JU: There are a lot of things here that change constantly, either that’s the nature of them or they literally are new — a new consortium, new projects, etc. So just keeping up with that is the challenge. But again, that’s also the fun of it. The challenge is what makes it exciting. I don’t have any repetitive days at work here, which is really a great thing.
CC: Brendan and Jackie, where do you see your work down the road?
BH: We’ve had some discussions over the last few months about metadata, specifically across disciplines. The beauty and the curse of metadata is that everyone has a different way of organizing how they describe information. There’s a ton of different schemas and standards for other disciplines and domains. So there’s this idea of a metadata crosswalk. This is a term used throughout information science where you’re taking various metadata schemas and trying to match up the elements at play. There’s opportunities for further research to start consolidating these standards and schemas. It’s great that everyone has a way to describe stuff, but it also makes it harder for accessibility. When everyone is describing stuff in different ways, it makes it harder for the end user, the scientific community, and the public to search for stuff. There’s a lot of avenues for exploration at play there.
We’ve been doing some work in that regard in HuBMAP which will continue. We’re working with a group at Stanford led by Mark Musen and his CEDAR tools. Their work can create metadata templates that tie together all these various schemas and that’s where I see a lot of interesting avenues for research, much broader than that for HuBMAP and SenNet. I want to see more. Our colleague Mariah is really focused on accessibility and so am I.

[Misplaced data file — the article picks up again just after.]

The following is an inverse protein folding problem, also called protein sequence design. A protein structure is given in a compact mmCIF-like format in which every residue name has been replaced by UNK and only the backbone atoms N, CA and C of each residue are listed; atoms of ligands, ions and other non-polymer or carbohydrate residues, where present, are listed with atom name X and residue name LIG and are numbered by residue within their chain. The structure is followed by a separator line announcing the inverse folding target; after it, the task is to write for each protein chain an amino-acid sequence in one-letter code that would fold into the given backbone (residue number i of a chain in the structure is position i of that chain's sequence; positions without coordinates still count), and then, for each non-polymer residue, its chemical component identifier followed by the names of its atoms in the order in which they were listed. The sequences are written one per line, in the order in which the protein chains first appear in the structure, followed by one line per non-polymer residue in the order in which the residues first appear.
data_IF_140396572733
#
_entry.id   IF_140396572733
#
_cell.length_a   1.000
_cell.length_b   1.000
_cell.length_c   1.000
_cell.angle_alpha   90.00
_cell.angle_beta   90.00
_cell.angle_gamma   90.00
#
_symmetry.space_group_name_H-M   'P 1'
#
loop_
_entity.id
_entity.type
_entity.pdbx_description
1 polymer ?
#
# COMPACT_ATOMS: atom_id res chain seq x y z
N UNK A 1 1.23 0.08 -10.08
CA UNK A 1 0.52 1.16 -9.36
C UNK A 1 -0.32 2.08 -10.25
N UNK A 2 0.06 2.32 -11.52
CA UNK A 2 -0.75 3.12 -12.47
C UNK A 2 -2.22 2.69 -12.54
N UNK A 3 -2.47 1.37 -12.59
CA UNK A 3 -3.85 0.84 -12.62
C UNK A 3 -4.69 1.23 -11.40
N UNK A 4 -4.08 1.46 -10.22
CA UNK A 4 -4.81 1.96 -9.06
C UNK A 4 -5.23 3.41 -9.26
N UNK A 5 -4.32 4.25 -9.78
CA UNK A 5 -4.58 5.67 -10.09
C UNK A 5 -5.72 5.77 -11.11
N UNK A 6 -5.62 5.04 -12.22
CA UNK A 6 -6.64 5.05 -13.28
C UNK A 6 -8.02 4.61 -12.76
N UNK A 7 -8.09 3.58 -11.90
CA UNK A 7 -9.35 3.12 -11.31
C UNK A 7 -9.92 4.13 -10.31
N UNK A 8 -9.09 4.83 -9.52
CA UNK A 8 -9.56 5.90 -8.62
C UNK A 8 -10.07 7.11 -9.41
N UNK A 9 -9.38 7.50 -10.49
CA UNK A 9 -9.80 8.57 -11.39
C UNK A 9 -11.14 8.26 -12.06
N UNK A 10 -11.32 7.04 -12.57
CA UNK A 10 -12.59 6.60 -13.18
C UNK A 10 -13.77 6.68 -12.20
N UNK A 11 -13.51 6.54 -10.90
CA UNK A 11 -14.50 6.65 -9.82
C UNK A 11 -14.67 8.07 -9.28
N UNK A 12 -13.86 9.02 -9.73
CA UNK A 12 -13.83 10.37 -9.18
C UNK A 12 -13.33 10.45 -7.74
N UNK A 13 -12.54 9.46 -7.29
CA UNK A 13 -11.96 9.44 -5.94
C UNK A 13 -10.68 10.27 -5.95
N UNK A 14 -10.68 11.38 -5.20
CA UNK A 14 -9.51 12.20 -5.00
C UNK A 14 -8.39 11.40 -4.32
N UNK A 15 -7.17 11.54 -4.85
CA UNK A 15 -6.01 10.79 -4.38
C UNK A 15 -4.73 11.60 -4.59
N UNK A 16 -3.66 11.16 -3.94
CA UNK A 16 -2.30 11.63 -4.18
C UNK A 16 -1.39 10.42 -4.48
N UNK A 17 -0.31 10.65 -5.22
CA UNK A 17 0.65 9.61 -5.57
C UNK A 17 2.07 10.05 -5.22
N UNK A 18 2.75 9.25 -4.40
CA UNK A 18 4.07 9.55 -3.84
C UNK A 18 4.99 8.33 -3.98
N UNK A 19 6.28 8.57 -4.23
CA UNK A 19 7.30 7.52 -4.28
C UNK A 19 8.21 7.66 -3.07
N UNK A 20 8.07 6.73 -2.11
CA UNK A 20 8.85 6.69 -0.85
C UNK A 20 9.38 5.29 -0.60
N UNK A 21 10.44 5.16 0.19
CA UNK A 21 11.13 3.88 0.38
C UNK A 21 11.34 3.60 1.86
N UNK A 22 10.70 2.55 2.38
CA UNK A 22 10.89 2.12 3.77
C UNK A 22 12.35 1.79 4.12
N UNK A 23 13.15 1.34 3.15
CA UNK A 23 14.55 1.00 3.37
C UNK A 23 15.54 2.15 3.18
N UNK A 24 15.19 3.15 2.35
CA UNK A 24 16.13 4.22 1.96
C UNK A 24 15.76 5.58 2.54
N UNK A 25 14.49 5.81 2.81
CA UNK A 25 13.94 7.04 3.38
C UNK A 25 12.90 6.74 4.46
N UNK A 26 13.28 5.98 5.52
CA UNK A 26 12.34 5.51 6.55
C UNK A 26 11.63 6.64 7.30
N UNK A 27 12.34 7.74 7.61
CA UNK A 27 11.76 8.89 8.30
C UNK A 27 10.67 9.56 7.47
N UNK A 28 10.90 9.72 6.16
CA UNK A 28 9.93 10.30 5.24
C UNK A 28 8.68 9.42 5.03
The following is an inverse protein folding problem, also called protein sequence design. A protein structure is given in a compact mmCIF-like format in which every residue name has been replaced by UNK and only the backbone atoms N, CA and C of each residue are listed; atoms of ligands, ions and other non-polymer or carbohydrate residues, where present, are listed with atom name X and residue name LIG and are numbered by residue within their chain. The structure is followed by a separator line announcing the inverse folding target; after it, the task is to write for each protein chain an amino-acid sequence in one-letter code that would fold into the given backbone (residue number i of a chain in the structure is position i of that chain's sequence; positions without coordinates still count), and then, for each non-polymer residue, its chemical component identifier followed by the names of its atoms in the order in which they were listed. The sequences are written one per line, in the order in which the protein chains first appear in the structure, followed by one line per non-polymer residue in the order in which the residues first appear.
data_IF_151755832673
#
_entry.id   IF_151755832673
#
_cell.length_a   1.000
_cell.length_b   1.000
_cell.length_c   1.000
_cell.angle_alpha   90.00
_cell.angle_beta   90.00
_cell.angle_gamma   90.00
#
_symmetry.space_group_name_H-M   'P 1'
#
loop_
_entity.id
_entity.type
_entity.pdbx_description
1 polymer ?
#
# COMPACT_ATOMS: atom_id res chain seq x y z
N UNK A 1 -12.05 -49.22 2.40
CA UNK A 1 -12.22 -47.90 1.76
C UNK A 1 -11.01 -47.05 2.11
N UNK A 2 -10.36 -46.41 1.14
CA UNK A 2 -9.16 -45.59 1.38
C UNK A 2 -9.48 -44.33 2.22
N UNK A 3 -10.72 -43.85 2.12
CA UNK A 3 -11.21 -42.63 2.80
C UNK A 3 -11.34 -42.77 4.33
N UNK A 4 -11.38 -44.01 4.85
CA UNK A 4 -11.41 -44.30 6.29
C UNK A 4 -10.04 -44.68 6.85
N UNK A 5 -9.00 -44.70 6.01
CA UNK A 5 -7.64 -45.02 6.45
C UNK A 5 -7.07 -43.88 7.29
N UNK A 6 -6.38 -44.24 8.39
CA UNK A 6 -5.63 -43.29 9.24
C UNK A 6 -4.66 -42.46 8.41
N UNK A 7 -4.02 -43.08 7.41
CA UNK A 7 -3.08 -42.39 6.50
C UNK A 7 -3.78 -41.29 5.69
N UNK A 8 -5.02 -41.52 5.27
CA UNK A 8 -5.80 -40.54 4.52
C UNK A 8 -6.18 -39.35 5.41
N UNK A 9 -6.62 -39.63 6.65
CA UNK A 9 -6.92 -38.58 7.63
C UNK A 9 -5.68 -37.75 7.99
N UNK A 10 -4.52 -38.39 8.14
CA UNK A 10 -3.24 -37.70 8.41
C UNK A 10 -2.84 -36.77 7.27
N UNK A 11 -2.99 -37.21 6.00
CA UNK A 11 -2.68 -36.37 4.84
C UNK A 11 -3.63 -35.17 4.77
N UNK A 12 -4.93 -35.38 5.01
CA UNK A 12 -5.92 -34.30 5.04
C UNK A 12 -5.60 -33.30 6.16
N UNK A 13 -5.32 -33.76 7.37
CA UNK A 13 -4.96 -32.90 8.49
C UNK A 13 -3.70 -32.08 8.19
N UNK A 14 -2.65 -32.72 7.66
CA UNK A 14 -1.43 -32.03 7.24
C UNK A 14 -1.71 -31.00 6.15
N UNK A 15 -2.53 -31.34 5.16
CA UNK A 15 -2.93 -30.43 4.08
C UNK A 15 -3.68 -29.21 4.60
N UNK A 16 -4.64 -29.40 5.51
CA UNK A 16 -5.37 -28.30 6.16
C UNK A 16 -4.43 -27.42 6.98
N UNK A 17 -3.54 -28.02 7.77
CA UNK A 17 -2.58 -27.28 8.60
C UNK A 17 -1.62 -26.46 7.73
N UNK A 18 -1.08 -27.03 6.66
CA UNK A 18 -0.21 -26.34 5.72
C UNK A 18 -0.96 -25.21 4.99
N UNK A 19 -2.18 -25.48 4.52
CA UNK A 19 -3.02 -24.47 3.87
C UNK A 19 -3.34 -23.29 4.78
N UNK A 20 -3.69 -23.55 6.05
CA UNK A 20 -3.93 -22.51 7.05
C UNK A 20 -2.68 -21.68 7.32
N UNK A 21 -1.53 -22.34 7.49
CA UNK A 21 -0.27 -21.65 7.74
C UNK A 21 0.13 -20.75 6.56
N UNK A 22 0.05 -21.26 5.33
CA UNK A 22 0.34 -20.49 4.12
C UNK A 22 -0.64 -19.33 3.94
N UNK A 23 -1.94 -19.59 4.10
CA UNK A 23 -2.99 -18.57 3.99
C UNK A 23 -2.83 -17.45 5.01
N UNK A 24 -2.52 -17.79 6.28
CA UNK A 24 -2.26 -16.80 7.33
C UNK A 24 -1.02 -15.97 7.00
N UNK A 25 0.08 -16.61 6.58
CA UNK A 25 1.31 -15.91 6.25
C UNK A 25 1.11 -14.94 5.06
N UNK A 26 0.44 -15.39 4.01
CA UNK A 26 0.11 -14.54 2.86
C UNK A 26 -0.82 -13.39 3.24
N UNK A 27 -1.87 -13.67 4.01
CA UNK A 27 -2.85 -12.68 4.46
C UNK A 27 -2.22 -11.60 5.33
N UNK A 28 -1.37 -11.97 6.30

I also want to see in both consortia a greater volume of data. HuBMAP has 1887 published data sets, a bit less than 2000, and we’re definitely going to have a few thousand more by the end of the second phase of HuBMAP. SenNet is still at the very early stages and we’re able to modify things and learn from HuBMAP in new ways, where things in HuBMAP are more or less set in stone. And there’s a lot of great opportunities for cross-collaboration between us and the teams that we work with, especially the University of Pittsburgh and the developers there. That’s what I’m thinking of in terms of the future.
JU: I think about how people will start to use that data when it’s available, what kind of novel approaches there might be, or improvements to existing applications. HuBMAP and SenNet have a lot of potential for users outside of the consortium. Seeing some of the visualizations that have been developed at the HuBMAP Annual Meeting was really amazing. As a lay person who is not a biologist I could see there was so much potential for a deeper understanding of cells in the body and how they’re structured. And how that might impact the future of medicine and disease prevention. Having “good” data, accurate data, is really the first and one of the most important steps. So the data curation part of things will only increase as more data becomes available, and more people are interested in using it in different ways.
BH: That’s a really good point. HuBMAP is still taking in data, but I know there’ve been pushes to get different groups of end users involved, whether it’s students or researchers, etc.
JU: That’s when we’ll get feedback that shows what things we can improve.